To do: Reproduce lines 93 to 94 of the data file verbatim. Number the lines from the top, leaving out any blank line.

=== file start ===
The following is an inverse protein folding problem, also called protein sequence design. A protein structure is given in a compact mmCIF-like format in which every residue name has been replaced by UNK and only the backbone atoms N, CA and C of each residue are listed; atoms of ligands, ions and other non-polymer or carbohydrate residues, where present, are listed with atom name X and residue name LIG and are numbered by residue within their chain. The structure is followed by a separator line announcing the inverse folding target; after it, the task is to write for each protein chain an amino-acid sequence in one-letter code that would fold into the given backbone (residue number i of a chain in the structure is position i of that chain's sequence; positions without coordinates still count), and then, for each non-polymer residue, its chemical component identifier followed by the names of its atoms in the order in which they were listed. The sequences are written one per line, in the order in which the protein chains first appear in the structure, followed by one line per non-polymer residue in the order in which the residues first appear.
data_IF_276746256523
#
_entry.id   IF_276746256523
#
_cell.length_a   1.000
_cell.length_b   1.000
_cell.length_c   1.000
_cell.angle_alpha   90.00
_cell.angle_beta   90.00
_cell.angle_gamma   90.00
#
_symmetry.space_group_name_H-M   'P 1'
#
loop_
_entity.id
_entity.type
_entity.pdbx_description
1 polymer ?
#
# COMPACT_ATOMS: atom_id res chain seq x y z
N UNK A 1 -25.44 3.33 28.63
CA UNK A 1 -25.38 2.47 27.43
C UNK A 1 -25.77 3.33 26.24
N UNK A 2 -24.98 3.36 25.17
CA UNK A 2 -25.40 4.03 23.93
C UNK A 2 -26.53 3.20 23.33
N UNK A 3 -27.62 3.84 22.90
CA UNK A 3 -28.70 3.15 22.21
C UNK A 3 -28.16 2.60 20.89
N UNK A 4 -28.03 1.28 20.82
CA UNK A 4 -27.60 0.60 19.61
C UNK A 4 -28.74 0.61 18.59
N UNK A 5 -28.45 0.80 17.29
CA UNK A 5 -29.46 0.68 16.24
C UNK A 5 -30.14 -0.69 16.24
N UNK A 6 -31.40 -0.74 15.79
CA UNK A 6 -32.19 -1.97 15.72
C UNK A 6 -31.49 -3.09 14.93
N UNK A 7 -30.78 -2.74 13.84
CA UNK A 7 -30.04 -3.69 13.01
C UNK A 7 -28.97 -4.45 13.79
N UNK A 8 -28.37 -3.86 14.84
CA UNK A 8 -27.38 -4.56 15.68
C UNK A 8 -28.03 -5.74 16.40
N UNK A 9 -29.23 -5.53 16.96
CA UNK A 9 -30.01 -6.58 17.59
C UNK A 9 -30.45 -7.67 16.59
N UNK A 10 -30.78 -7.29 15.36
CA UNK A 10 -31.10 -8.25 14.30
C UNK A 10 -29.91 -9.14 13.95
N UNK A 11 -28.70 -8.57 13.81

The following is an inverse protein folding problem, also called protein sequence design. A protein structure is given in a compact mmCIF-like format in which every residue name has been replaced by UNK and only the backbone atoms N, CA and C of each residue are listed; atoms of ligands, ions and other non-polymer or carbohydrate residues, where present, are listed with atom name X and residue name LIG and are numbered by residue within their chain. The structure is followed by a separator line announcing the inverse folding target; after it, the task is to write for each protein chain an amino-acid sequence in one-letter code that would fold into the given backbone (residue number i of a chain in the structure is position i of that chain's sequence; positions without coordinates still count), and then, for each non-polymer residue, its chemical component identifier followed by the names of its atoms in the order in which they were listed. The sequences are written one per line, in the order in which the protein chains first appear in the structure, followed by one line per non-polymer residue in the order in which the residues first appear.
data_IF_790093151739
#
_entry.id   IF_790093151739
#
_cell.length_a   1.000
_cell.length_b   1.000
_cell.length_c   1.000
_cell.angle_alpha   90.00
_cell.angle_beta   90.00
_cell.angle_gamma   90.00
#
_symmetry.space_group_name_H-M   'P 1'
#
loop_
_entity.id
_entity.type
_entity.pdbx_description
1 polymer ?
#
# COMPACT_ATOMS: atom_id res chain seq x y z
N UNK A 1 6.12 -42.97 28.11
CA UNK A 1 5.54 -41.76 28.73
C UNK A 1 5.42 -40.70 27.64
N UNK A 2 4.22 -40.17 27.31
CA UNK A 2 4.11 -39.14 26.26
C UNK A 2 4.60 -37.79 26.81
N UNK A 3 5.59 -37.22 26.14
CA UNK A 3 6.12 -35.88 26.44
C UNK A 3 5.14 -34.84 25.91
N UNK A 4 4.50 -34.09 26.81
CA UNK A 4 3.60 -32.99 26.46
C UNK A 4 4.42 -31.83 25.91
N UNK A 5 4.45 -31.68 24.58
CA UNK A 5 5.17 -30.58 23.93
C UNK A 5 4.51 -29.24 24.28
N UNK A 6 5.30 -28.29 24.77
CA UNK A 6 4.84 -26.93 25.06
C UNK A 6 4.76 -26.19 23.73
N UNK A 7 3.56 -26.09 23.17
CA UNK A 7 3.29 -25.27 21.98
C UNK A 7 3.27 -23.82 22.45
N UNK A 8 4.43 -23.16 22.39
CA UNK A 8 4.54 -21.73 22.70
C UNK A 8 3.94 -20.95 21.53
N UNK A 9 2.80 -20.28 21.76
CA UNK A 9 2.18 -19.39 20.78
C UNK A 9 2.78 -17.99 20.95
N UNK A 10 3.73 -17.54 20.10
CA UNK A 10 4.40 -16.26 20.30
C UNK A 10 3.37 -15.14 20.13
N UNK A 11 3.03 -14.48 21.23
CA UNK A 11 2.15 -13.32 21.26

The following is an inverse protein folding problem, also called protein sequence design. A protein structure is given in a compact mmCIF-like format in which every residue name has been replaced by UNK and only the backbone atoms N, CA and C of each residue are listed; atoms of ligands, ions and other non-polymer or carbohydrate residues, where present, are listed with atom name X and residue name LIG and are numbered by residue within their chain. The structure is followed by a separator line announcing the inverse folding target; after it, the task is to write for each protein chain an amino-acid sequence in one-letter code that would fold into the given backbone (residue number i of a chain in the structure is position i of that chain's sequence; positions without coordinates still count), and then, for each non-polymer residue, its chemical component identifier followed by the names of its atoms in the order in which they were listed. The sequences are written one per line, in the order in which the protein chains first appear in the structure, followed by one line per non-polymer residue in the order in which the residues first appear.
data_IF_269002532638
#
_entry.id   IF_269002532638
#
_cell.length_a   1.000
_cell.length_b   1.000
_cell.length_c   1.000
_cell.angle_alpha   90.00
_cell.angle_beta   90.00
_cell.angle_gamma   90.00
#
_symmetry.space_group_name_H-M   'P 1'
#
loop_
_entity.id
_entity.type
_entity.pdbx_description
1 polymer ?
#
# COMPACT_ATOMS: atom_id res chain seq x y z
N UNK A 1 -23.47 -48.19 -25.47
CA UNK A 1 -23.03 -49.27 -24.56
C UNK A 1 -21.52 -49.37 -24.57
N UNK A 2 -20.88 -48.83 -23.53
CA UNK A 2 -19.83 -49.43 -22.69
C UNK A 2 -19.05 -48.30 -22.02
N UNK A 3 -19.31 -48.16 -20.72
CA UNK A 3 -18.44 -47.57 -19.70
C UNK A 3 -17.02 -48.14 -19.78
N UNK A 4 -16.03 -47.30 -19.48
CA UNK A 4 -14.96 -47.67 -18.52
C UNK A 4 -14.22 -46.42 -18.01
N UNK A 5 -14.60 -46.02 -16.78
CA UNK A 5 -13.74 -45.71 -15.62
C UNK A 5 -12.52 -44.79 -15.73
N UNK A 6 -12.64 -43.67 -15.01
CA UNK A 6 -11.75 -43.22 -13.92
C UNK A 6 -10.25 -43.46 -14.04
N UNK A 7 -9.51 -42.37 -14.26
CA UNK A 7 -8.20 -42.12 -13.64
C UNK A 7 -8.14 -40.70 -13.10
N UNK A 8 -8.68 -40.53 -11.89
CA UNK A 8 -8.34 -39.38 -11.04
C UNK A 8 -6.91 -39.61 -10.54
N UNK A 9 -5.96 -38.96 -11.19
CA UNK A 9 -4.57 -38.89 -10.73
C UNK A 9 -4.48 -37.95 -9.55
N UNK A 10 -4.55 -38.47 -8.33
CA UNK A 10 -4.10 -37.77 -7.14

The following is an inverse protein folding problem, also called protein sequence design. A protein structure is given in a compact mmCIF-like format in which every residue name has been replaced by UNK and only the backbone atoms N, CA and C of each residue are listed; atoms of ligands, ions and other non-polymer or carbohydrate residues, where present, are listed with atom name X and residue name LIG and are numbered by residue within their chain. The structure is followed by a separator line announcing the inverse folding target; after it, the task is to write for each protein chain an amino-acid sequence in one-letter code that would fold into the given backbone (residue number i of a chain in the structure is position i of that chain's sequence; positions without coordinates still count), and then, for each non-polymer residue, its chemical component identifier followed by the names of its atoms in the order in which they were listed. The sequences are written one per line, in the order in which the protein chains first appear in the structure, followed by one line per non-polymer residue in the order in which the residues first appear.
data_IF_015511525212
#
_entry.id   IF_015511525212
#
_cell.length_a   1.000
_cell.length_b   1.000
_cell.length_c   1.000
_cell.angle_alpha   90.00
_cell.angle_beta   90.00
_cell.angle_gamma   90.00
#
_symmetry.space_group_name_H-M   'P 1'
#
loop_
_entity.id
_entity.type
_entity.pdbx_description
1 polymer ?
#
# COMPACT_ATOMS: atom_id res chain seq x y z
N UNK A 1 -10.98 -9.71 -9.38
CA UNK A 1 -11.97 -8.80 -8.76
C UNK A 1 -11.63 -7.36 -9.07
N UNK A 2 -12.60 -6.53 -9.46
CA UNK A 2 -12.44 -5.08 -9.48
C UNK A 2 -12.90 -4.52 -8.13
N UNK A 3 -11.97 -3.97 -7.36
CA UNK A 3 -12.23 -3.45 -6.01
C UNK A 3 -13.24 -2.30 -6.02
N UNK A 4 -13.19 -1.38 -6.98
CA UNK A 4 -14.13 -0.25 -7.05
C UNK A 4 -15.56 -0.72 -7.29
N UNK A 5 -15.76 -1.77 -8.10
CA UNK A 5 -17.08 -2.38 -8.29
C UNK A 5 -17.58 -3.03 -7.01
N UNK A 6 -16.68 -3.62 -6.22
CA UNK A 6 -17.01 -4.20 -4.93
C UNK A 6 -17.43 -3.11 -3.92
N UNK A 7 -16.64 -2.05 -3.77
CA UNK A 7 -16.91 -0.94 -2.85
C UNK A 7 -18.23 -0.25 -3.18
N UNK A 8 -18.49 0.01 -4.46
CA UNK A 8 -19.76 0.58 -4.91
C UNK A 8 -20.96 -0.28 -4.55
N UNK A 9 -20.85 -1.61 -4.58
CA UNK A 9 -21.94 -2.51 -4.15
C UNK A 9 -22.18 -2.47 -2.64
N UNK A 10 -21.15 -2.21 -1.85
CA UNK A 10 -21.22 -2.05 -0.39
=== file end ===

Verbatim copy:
CA UNK A 7 3.29 -25.27 21.98
C UNK A 7 3.27 -23.82 22.45